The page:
Shree Krishna employs the term “atha” to suggest that Arjun may consider other existing explanations about the nature of the self. This verse gains significance when viewed in the context of the diverse philosophical streams in India and their varied perspectives on the self. Throughout history, Indian philosophy has comprised twelve schools of thought, with six being Āstik Darśhans, recognizing the authority of the Vedas. These include Mīmānsā, Vedānt, Nyāya, Vaiśheṣhik, Sānkhya, and Yog, each with its own subdivisions. All these schools accept the eternal, unchangeable soul as the self, in accordance with the Vedas.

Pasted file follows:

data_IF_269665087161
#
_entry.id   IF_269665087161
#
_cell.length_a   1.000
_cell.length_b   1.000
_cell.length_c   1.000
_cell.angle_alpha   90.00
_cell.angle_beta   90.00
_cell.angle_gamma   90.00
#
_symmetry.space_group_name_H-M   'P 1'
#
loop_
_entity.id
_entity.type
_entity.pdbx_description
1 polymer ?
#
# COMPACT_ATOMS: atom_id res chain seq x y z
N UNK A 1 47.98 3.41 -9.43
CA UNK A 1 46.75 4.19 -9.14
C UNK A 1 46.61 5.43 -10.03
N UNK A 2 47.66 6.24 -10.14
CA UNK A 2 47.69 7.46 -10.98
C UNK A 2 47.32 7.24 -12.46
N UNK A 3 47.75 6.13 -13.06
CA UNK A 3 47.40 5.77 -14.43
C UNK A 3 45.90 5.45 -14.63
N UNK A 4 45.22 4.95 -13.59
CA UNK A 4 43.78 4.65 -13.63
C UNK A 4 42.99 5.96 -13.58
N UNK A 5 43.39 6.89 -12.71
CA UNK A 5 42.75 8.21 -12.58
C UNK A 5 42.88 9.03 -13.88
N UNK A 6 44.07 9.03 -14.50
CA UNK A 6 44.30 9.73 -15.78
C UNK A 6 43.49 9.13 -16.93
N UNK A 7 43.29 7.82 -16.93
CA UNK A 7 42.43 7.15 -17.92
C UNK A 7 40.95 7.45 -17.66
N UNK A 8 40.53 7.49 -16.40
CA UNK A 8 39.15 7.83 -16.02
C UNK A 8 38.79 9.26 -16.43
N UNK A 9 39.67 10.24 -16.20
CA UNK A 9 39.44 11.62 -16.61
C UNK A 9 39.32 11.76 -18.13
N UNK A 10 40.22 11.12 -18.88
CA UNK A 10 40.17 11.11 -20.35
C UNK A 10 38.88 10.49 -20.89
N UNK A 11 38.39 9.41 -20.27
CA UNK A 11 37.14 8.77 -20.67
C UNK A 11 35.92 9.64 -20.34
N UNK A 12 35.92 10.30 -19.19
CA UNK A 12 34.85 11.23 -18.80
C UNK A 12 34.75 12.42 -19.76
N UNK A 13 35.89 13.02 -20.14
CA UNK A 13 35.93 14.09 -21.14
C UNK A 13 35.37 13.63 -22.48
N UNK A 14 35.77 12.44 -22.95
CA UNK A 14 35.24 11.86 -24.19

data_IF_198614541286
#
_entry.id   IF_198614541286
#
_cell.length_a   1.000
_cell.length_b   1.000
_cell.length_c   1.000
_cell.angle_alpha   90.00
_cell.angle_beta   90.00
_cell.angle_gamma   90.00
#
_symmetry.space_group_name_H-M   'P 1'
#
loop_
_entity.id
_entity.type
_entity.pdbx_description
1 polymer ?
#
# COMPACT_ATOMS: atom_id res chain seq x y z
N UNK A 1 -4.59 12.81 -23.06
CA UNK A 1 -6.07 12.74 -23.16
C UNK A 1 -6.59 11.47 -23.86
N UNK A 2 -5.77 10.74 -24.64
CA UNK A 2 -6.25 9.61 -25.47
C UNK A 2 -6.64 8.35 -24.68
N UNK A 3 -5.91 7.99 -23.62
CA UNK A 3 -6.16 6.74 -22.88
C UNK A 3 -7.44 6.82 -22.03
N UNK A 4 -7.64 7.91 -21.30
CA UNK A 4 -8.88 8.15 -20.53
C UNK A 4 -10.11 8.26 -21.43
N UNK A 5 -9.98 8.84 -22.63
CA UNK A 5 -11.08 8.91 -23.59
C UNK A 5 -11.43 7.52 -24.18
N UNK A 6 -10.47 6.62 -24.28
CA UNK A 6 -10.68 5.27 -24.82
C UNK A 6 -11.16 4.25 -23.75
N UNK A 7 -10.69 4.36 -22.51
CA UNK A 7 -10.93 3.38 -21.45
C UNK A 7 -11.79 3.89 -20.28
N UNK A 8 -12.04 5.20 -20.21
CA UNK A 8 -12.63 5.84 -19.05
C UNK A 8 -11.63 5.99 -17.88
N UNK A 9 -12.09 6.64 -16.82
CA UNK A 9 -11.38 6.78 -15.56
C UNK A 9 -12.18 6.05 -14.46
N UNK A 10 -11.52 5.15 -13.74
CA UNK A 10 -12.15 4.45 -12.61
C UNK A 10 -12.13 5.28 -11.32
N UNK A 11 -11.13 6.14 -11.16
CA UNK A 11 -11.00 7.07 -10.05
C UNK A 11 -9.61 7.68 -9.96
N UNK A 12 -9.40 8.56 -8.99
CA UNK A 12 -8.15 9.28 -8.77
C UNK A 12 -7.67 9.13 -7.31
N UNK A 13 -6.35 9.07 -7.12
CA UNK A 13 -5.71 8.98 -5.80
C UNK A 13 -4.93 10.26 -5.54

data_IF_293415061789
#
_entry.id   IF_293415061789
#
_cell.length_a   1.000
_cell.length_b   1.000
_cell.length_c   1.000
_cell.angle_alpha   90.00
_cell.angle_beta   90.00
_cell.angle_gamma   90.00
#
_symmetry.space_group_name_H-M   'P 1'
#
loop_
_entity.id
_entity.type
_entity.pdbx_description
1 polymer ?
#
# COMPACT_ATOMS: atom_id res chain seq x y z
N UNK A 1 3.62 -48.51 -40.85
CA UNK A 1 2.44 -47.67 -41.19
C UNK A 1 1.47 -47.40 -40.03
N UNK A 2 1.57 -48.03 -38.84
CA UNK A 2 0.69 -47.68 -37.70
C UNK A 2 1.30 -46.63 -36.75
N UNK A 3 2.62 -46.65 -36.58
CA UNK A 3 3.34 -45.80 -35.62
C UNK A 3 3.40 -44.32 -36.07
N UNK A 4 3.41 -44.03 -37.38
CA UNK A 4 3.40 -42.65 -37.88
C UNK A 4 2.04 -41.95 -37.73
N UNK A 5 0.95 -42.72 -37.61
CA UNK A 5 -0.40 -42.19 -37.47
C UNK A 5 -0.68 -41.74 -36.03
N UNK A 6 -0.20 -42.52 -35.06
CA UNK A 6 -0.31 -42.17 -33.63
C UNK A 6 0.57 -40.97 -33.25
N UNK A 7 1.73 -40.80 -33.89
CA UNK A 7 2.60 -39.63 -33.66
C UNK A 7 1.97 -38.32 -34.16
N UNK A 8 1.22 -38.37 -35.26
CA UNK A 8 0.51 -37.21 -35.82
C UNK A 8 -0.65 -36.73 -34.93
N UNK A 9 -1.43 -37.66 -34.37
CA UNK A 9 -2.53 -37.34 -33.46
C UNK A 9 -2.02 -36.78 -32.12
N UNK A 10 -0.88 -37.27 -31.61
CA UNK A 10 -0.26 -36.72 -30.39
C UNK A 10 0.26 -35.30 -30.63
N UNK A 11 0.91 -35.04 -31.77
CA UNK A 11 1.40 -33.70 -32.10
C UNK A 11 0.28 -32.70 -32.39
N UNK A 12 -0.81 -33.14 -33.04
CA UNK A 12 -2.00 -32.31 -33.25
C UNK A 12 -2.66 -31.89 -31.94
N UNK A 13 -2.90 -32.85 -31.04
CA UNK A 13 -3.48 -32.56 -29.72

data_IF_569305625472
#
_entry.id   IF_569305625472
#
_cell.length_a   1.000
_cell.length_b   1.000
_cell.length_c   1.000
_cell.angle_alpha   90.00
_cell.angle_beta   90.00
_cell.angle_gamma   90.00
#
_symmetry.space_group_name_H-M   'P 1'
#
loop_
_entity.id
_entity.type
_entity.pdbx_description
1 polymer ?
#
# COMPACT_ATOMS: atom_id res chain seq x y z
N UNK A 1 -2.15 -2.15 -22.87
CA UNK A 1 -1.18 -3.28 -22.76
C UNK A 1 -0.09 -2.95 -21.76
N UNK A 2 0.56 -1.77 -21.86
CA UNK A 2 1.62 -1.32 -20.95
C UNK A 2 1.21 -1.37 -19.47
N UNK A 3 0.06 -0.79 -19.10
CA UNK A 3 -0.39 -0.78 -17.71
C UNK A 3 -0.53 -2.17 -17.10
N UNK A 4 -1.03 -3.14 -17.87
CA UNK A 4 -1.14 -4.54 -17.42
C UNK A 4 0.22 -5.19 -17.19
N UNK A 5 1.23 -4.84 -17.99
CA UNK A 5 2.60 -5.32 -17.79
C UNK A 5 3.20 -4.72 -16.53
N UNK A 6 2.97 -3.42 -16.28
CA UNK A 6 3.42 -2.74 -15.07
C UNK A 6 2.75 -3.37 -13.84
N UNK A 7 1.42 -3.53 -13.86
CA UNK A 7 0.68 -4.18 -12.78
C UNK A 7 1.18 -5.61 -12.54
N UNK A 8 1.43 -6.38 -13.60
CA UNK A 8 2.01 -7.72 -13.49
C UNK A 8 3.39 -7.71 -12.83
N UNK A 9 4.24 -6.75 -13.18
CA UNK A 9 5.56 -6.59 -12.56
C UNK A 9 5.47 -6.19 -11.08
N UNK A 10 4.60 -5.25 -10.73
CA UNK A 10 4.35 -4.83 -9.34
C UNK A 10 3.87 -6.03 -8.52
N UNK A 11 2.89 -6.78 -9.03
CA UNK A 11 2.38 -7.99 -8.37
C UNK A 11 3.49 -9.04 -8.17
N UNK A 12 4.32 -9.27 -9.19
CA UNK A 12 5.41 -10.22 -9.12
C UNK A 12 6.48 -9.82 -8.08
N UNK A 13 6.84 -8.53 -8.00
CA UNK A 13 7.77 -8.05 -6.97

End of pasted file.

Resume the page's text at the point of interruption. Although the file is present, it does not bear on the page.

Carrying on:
On the other hand, the remaining six schools, which do not acknowledge the Vedas, encompass Chārvāk vāda, the four Buddhist schools (Yogāchār vāda, Mādhyamik vāda, Vaibhāśhik vāda, and Sautāntrik vāda), and Jainism. These schools present divergent explanations for the nature of the self. For instance, Chārvāka vāda posits that the body itself is the self, with consciousness being a result of its constituent elements. Jainism asserts that the soul is the same size as the body, subject to change from birth to birth. The Buddhist schools reject the existence of a permanent soul, proposing a stream of renewed animation from lifetime to lifetime, ensuring individual continuity.